Possible Locations for This Scam

Public transport areas, store entrances, and church buildings are all venues for this scam.

Avoidance Tactics

Keep an eye out for overly suspicious beggars, and don’t pull out your wallet when they’re in your immediate vicinity. If you still feel the call to help, consider buying them some food or clothing.

2. Fake Volunteers or Military Personnel

Because of the military conflict in the eastern part of the country, you’ll run into many war veterans at the moment. Many veterans of the recent conflict sport artificial limbs and work to collect money for the war effort. On a positive note, I’ve seen the volunteer movement grow in recent years as more people have become aware of the suffering in Ukraine. But on a less positive note, criminals have noticed this too and have found ways to take advantage of it.

People in Kyiv have great respect for the military, so fraudsters will dress up in soldiers’ garb and pretend that they need money for prosthetics or surgeries that they have no intention of getting.

A related scam is the fake volunteers that will claim to be collecting money for various charitable efforts. While there are certainly many worthy charities in Ukraine and hardworking volunteers to match, I recommend looking for some signs that the “volunteer” you’ve run into is a fraud. In particular, I would observe how the locals act around this person. Remember what I said about people being sympathetic and wanting to help victims of the war and charities in general? It’s true, so if you look around and see that none of these people are helping a particular volunteer, it may be a sign that something is not quite right.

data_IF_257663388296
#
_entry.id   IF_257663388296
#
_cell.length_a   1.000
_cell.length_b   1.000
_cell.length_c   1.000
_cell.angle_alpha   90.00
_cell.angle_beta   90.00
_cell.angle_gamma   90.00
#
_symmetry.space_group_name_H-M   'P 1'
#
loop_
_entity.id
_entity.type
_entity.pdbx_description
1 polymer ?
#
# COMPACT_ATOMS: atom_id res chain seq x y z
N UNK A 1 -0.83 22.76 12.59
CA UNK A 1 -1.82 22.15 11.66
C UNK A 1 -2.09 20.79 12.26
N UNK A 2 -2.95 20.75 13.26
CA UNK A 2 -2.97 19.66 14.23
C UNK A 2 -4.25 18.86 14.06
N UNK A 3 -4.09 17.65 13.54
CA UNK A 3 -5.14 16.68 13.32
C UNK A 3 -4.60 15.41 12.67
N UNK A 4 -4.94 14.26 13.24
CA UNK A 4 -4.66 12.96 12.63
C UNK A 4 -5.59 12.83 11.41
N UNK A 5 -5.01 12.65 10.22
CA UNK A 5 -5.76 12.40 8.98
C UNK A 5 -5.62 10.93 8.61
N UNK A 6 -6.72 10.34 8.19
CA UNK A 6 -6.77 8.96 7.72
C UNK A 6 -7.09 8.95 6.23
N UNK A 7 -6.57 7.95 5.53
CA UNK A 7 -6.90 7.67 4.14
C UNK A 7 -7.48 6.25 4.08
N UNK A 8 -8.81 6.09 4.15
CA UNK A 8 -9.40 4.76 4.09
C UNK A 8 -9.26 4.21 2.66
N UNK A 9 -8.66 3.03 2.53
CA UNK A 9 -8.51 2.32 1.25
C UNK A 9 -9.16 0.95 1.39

Possible Locations for This Scam

This scam happens most frequently in store entrances, metro stations, and busy streets.

Avoidance Tactics

I recommend checking out the most reputable and well-known charitable organizations and finding out how you can give directly to them.

3. The Photo Op Scam

This is a scam you’re more likely to run into the closer you get to the famous landmarks of Kyiv or other areas rife with tourists. It’s fairly common because it’s easy to do and takes advantage of the one thing almost every tourist wants: photo memories of their time in beautiful Kyiv. While it may seem like a stroke of luck that a friendly native happens to be nearby, ready, and willing to help you, I assure you that it’s often not luck. Rather, they’re simply waiting for you to hand over your camera so they can make off with it.

A similar alternative to this scam can happen where the scammer will offer to take your photo with a character or animal, only to demand inordinate sums as payment after the fact. They also may have an accomplice waiting in the wings to grab your camera and run.